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I Saved 1,800gal of Water by Bleaching my Jeans

Several decades ago, our ancestors would've aspired for this and knowing now that we've reached maximum capacity, producing 400% more clothes than 20 years ago, releasing 52 micro-collections a year, and owning 7 times more clothing than our grandparents' did, they might even be proud. But we know we are not, for we know the reality and what it takes.

It takes wearing the same shirt a maximum of 7 times in a lifetime and then throwing it away without realizing there are people in need or hungry for change. It takes dangerous chemicals to create textiles. It takes someone working an average of 15 hours a day for 7 days a week in the lowest working conditions. It takes 1.5 billion gallons of water a year to keep this up. It takes more than it gives.

A friend once said something that stuck with me: if a piece of clothing costs you less than a meal, it's probably because it cost someone else a meal.

I don't plan on painting the picture of myself as a fashion saint or anything of the sort, but I can say that I do my best to contribute positively to the actual fashion environmental crisis. I only buy essentials I am sure to wear more than the average piece, instead of going shopping for every single occasion and getting trend whims as if I had nothing to wear already at home. I sell and donate my clothing when the time is due. I dream of there being more thrift or vintage shops in my city and wherever they are, I search, find and buy. I also like to upcycle any item I own that might be able to continue further in a different way.

And sure, I don't deserve a medal for bleaching my jeans, but if we all carried around the same mindset of getting creative with what we own instead of buying new, we could achieve change bit by bit. So, if you are interested in the bleaching process and some news, read on.


1. Mask

The first step is to mask the division between the to-be-bleached section and the not-to-be-bleached section extremely well. I decided to execute my design on only the right leg of my jeans, so I taped the exact middle as shown, folding the tape in on the zipper flap and also covering those details I wished to keep bleach-free, like the brand patch in the waistband.

2. Plastic bag

Next, to add even more protection to the left leg, which I wished to maintain the exact same way, I folded it and placed a plastic bag around it. I secured the bag with the already existing tape around the middle.

3. Draw

In the following step, I visualized my design. To be completely honest, I was a bit nervous to mess it up, since it was the very first time I did something like this. I could've, of course, made a test on another piece of denim, but what can I say? I was excited and impatient. Since what I wanted to achieve demanded more precision than the half-and-half trend, I needed to draw exactly where I would bleach over beforehand. In my case, I was after a cow pattern, so I roughly drew each shape out with a black pencil, front and back.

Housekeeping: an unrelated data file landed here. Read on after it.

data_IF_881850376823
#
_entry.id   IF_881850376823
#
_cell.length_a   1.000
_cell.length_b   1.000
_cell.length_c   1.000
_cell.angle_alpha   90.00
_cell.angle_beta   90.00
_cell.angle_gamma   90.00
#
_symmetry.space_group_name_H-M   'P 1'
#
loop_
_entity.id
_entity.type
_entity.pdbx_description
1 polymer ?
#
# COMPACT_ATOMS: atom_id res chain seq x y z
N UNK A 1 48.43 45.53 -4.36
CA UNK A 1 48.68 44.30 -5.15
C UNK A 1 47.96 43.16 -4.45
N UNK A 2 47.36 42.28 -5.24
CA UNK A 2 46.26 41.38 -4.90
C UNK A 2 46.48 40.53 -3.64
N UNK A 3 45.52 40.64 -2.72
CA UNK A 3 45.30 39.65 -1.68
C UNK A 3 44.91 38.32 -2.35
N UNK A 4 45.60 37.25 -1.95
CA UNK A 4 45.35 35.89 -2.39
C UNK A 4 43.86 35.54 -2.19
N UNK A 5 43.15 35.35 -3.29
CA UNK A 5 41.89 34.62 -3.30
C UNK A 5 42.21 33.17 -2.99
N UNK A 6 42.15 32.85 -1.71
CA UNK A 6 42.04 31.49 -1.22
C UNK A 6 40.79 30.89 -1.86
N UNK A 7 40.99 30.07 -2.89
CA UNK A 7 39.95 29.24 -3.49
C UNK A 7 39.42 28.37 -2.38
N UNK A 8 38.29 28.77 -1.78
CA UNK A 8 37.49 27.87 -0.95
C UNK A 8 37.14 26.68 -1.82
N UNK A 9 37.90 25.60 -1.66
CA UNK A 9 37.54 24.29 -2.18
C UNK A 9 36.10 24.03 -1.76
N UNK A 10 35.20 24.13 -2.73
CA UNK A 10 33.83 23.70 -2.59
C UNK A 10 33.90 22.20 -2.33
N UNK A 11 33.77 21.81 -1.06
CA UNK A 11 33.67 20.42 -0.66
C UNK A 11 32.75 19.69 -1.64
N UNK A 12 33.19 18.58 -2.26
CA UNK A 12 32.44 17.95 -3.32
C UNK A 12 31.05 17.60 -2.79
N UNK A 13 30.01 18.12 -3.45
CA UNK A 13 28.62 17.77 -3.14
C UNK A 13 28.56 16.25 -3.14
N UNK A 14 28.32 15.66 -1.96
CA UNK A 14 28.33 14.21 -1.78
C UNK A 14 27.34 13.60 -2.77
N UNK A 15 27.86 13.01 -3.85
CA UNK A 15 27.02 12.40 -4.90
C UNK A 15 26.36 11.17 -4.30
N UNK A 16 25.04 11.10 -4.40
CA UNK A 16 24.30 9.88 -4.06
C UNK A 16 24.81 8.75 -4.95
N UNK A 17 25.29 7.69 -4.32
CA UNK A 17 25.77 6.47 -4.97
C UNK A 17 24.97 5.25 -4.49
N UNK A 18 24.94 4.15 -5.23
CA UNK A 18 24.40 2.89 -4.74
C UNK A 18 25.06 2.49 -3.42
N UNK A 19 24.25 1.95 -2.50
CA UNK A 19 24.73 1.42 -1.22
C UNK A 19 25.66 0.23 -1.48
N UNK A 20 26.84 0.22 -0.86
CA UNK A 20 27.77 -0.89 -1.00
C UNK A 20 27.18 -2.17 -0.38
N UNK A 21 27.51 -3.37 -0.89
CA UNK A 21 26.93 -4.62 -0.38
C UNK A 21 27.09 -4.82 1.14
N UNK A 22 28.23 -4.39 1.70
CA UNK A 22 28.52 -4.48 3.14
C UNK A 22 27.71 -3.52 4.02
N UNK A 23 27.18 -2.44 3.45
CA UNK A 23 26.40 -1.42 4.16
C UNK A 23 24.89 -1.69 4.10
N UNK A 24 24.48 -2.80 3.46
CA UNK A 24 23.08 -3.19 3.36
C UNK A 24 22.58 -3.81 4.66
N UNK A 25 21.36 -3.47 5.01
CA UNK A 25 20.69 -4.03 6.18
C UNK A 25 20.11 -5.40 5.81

4. Bleach

Now, the interesting part of the process had arrived. I equipped a pair of rubber gloves, eye protection, and a sponge to spread out the bleach as I desired. I went to my garage, spread a cut-open trash bag on the floor, and set to start. Also, it is important to note that I used gel bleach, which I think made the process easier and allowed me more control. In the moment, I decided to bleach the back pocket, and let me tell you, I don't regret it a single bit. I had to layer several applications every 10 minutes or so, but I was happy with the end result in less than two hours.

5. Rinse

Once I was content with the tone of my stains, I took the jeans and rinsed them in a sink in the laundry room, scrubbing the leftover pencil marks with soap until the water ran clear.

6. Wash & dry

Lastly, the easiest of all of the steps: wash & machine dry in the smallest capacity.

7. Wear

Aaaaand.... TA-DA! Pretty self-explanatory.


All in all, I had so much fun doing this and would totally do it again in the spirit of creativity, sustainability and summer activeness, which is why I am currently looking to start taking in denim (jeans, jackets, shorts, etc) from people to customize with bleach. Yes, anyone's. Anyhow, be sure to keep an eye out on my Instagram for any announcements, because I was even considering giving away a discount to newsletter subscribers. What do you say?

Tiny changes by themselves might not make much of a difference, but if every single one of us made a tiny change, that would add up to a huge one. Past generations might've been part of the problem, and perhaps we are too, but I am hopeful that our generation might also be the solution. We don't take anyone's crap (and that's why I link here my references) and our eyes are wide open.

Don't tolerate any less,


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